When You are Pregnant With a Boy…

Being pregnant in general invites a host of unwelcome comments (no, it’s not twins), tidbits of conflicting advice (sleep train! co-sleep!) and requests to “have the baby already – but not right here!” (yes, because I wanted to give birth in the middle of Target).

Being pregnant with a boy? I’ve learned over the past 55 months (okay, 9), that this particular blessing inspires an additional set of random, silly, unwanted remarks that say a lot about where we are with gender equality.

First of all, people act relieved. I have had people exhale loudly and say, “oh wonderful!” in a tone that indicates they really mean “thank goodness!” It’s like now they don’t have to bother beheading me because I’m finally producing a male heir. A variant of this since I have a daughter already, I’m also subject to everyone’s unmasked relief that I can stop because I have one of each. So, if I had two girls, I’d have to keep going? But now maybe I’m not allowed to have more? What?

Second, I hear a lot of “your husband must be happy.” Um…I guess? I mean, he’s happy we’re having a baby and that everything seems to be going well so far (which is also how he felt when I was pregnant with our daughter). Oh, I see what you mean…because OBVIOUSLY he would prefer a boy (especially since we have a girl already). Well, no, but thank you for assuming my daughter has less worth in my family than my son…and for reminding me that is definitely true in society.

Let’s see…oh, the third set of comments I get has to do with the fact that boys are supposedly easier to raise than girls. You know, because “girls are so mean” and “emotional” whereas “boys just break stuff.” UGH. Yes, I was a teenage girl once and I remember what it was like, but maybe it’s not a girl thing as much as a society thing. You know, we teach girls their worth is defined by how they look and what they wear, so maybe that is why they end up being mean about it sometimes? And maybe it’s our job as parents to help girls – and boys! – manage their emotions in a healthy way. Also, why are emotions worse than broken bones? That is pretty subjective! (And also a tacit approval of violence and destruction.)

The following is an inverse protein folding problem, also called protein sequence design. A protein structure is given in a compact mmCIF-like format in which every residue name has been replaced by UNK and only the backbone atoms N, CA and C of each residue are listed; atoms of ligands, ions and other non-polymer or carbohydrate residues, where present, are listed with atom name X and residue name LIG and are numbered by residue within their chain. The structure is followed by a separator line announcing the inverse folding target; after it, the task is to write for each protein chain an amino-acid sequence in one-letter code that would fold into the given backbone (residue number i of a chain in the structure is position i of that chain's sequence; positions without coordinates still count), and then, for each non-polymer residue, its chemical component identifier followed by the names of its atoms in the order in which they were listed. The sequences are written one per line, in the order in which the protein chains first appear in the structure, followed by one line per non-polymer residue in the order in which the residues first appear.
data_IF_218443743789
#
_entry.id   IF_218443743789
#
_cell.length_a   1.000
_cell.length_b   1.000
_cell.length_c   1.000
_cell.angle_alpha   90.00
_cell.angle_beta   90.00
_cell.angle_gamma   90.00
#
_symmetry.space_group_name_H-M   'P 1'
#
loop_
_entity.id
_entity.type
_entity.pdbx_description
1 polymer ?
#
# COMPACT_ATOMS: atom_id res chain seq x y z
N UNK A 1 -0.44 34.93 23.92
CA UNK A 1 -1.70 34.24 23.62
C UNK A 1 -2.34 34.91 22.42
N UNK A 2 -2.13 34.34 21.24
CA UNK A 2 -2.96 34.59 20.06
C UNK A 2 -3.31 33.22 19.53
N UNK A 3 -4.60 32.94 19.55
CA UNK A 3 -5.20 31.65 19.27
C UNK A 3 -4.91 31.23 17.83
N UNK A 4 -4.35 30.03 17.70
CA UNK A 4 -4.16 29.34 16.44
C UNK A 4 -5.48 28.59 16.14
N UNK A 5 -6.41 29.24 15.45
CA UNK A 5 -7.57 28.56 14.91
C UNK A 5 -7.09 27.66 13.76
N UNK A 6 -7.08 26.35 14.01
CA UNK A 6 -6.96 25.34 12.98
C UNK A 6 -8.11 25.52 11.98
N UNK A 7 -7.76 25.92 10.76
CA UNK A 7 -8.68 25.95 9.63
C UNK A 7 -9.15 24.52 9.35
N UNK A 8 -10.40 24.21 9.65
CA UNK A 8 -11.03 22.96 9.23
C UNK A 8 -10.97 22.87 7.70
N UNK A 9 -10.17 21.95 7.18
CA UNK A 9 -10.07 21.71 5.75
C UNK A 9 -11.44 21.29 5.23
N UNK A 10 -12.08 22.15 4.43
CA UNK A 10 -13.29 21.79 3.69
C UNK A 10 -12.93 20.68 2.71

Finally, a special mention to the remarks about my firstborn being a girl. People say I’m “lucky” because she’ll be able to “help” with the baby – “girls are more nurturing,” after all. My child is not yet two. I think she’ll “help” because she’s a toddler and she likes to be involved in (in control of) everything we do – from cleaning floors to changing brakes. I also think she will be less than thrilled about sharing her mom and dad and will probably act out a lot. Because she’s two. It all seems a little crazy written out here like this, but I promise you I have experienced these exact comments regularly. Now if this little guy would just COME OUT ALREADY, I could probably write a follow-up post on the ridiculous things people assume about my son even though he’s just a baby…

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Stephanie (Harig) Prause

Stephanie Prause is a corporate communications, sustainability communications and investor relations professional, juggling a career she thrives in with being a mom and wife. She is also passionate about staying active (as in, she’ll lose her mind otherwise). Other interests include sampling craft beers, cooking from scratch and reading voraciously (at least for about 20 minutes before she passes out mid-sentence).

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